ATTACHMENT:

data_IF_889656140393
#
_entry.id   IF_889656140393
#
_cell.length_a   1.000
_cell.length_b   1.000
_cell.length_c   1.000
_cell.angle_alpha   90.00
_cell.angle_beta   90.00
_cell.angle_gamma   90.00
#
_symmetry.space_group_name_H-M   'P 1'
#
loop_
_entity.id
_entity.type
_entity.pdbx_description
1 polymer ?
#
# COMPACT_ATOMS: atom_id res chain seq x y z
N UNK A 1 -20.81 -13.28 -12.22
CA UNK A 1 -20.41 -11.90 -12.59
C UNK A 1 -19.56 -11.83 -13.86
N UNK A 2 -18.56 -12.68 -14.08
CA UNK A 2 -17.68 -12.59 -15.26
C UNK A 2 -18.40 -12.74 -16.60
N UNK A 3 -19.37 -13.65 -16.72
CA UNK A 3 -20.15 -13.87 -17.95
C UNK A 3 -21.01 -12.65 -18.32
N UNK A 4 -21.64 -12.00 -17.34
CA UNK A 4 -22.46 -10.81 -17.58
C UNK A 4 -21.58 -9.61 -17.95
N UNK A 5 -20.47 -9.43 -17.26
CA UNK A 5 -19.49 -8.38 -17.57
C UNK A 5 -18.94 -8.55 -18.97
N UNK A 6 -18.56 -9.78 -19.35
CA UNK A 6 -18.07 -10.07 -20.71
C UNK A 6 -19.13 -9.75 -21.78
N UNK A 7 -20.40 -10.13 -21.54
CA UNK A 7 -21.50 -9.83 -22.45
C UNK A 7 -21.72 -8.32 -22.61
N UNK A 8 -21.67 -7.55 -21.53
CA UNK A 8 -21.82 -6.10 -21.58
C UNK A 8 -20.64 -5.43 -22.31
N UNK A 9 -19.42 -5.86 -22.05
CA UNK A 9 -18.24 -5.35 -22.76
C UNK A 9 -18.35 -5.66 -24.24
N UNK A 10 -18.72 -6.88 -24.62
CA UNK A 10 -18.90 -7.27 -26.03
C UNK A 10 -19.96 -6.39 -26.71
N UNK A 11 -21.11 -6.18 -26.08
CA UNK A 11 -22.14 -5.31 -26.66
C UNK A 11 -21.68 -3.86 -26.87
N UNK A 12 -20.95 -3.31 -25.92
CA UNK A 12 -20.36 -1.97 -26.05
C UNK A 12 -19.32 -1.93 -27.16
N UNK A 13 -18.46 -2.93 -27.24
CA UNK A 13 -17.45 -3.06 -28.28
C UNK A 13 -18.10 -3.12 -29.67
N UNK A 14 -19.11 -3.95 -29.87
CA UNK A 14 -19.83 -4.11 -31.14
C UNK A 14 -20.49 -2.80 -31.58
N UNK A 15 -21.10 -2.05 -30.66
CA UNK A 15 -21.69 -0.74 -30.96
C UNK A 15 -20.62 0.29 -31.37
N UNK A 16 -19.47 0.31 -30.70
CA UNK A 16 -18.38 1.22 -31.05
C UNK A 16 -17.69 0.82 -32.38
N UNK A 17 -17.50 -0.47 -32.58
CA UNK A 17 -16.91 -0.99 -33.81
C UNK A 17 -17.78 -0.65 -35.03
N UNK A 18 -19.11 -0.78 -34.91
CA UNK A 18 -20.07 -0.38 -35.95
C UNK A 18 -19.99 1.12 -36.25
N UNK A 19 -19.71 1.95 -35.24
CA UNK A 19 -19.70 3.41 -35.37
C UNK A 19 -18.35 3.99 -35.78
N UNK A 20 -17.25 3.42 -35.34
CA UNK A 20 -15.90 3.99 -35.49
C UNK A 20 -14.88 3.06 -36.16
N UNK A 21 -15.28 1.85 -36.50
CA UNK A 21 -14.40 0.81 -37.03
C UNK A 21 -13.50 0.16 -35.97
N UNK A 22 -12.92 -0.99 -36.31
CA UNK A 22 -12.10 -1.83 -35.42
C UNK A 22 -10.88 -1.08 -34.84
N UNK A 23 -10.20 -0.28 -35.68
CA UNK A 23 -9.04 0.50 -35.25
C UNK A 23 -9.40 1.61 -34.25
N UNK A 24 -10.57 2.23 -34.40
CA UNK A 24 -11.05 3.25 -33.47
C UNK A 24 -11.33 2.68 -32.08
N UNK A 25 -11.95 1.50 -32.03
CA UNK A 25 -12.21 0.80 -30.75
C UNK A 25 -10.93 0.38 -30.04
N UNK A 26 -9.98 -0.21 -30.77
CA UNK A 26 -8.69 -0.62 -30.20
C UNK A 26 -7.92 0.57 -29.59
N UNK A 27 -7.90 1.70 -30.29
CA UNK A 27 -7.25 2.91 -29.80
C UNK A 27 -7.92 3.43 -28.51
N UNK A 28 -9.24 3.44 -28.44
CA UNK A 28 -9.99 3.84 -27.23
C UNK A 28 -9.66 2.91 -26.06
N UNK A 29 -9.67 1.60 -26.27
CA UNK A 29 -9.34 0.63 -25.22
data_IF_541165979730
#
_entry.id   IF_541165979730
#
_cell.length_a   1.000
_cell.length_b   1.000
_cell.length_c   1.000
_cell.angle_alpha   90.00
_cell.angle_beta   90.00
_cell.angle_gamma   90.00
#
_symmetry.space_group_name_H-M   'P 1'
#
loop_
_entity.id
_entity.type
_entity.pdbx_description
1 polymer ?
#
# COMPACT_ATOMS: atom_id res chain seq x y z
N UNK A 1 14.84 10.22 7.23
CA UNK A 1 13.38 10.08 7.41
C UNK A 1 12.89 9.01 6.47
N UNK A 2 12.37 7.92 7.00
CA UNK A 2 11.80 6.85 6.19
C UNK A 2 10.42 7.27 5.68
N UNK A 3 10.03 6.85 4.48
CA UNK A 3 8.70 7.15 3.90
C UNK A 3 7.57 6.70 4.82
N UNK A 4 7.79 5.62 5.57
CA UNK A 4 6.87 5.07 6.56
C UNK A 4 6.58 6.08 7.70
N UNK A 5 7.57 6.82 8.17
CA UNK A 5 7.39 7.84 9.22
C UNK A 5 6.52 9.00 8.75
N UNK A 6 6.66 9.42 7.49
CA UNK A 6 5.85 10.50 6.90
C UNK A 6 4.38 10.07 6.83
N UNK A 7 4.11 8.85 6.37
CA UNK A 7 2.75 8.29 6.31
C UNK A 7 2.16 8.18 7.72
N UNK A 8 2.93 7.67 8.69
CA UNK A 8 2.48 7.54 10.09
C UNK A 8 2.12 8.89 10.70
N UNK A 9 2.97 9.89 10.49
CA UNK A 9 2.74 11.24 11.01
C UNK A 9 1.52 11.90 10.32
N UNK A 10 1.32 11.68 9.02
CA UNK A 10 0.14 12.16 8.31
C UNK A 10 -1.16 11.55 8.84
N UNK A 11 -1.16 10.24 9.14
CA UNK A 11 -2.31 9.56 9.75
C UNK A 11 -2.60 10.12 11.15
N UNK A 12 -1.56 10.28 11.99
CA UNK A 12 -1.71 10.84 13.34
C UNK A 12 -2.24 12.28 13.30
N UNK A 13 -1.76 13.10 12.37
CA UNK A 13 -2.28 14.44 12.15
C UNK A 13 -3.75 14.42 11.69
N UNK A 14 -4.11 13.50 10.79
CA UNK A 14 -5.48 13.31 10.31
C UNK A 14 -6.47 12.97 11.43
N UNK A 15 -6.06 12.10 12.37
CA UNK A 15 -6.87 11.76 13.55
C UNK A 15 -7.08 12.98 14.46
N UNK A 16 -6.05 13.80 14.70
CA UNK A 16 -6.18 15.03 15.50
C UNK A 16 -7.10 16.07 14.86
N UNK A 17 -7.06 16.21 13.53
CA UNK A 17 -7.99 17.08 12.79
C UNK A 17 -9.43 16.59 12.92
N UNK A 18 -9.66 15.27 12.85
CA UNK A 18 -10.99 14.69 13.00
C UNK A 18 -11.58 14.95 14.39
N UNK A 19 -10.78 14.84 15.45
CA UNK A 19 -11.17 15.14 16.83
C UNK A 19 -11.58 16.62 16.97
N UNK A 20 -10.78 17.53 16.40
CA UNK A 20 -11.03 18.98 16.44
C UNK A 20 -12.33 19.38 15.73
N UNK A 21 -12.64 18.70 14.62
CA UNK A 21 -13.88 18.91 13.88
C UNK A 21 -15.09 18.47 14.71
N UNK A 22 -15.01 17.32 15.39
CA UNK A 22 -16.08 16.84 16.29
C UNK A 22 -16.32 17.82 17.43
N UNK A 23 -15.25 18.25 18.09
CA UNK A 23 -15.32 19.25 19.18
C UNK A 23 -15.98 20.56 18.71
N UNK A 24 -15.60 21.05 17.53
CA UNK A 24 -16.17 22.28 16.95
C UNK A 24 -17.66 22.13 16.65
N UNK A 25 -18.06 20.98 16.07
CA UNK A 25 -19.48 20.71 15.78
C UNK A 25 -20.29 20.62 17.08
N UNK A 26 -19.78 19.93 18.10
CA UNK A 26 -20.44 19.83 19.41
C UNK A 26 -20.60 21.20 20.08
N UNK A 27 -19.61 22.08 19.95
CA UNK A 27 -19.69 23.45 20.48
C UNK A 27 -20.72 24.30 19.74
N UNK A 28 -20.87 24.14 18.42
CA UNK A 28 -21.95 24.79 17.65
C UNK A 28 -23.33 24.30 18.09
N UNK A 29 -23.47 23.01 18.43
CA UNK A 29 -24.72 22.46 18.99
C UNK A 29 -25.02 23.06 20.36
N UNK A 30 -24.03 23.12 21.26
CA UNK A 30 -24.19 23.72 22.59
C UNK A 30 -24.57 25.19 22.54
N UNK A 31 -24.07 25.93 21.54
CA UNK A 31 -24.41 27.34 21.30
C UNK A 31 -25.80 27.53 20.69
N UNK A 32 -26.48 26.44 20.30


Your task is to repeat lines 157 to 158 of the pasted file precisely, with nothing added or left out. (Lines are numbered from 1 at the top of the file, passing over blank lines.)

N UNK A 11 -1.16 10.24 9.14
CA UNK A 11 -2.31 9.56 9.75